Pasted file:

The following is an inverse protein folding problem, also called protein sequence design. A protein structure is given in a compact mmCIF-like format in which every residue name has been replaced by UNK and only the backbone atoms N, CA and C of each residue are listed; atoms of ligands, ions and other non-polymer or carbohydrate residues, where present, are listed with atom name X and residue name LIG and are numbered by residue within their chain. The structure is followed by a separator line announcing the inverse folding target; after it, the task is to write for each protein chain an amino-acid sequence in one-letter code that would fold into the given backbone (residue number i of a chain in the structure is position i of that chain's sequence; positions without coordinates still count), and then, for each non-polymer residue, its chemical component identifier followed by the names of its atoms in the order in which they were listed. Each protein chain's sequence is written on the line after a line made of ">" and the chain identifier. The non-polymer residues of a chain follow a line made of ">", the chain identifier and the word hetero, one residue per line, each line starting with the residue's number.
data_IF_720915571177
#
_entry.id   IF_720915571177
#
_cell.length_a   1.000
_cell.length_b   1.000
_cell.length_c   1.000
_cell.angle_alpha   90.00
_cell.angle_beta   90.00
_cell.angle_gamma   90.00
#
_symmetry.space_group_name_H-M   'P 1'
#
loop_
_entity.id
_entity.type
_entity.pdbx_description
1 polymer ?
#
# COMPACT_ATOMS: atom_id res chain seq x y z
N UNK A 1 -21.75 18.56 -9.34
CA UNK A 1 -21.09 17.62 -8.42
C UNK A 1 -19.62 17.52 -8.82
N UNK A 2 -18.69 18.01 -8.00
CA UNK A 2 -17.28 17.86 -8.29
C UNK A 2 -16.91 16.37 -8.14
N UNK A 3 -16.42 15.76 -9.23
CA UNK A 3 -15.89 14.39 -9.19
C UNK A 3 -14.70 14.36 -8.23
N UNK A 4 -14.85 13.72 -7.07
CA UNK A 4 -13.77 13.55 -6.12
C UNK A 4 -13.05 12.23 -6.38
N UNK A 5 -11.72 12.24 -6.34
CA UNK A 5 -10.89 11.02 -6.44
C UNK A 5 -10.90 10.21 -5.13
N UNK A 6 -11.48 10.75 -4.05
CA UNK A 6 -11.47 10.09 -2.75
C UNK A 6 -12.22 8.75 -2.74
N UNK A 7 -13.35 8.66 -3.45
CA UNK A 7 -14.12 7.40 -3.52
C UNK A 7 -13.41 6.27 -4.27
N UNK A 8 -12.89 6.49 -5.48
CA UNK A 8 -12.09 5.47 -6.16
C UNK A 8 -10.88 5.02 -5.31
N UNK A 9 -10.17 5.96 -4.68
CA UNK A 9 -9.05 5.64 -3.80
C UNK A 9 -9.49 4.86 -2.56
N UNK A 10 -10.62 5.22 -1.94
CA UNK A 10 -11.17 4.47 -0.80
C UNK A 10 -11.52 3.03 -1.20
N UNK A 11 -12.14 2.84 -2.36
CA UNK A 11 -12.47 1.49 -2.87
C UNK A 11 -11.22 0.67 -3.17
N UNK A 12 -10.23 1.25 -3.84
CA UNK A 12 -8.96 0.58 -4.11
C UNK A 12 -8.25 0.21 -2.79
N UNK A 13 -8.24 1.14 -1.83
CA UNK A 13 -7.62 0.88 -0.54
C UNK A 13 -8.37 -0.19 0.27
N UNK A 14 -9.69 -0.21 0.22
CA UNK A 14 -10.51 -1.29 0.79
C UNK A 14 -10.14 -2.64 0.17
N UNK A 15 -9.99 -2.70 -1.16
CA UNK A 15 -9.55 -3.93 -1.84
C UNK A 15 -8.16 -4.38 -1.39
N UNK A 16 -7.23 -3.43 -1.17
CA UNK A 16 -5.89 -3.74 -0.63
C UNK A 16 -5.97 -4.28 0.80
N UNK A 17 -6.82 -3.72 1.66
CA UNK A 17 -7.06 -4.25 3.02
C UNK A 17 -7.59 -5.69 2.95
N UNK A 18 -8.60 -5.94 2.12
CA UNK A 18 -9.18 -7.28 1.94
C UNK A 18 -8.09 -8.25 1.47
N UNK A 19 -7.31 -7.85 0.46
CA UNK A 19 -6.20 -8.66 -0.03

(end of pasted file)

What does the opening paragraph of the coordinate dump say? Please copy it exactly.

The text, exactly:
The following is an inverse protein folding problem, also called protein sequence design. A protein structure is given in a compact mmCIF-like format in which every residue name has been replaced by UNK and only the backbone atoms N, CA and C of each residue are listed; atoms of ligands, ions and other non-polymer or carbohydrate residues, where present, are listed with atom name X and residue name LIG and are numbered by residue within their chain. The structure is followed by a separator line announcing the inverse folding target; after it, the task is to write for each protein chain an amino-acid sequence in one-letter code that would fold into the given backbone (residue number i of a chain in the structure is position i of that chain's sequence; positions without coordinates still count), and then, for each non-polymer residue, its chemical component identifier followed by the names of its atoms in the order in which they were listed. Each protein chain's sequence is written on the line after a line made of ">" and the chain identifier. The non-polymer residues of a chain follow a line made of ">", the chain identifier and the word hetero, one residue per line, each line starting with the residue's number.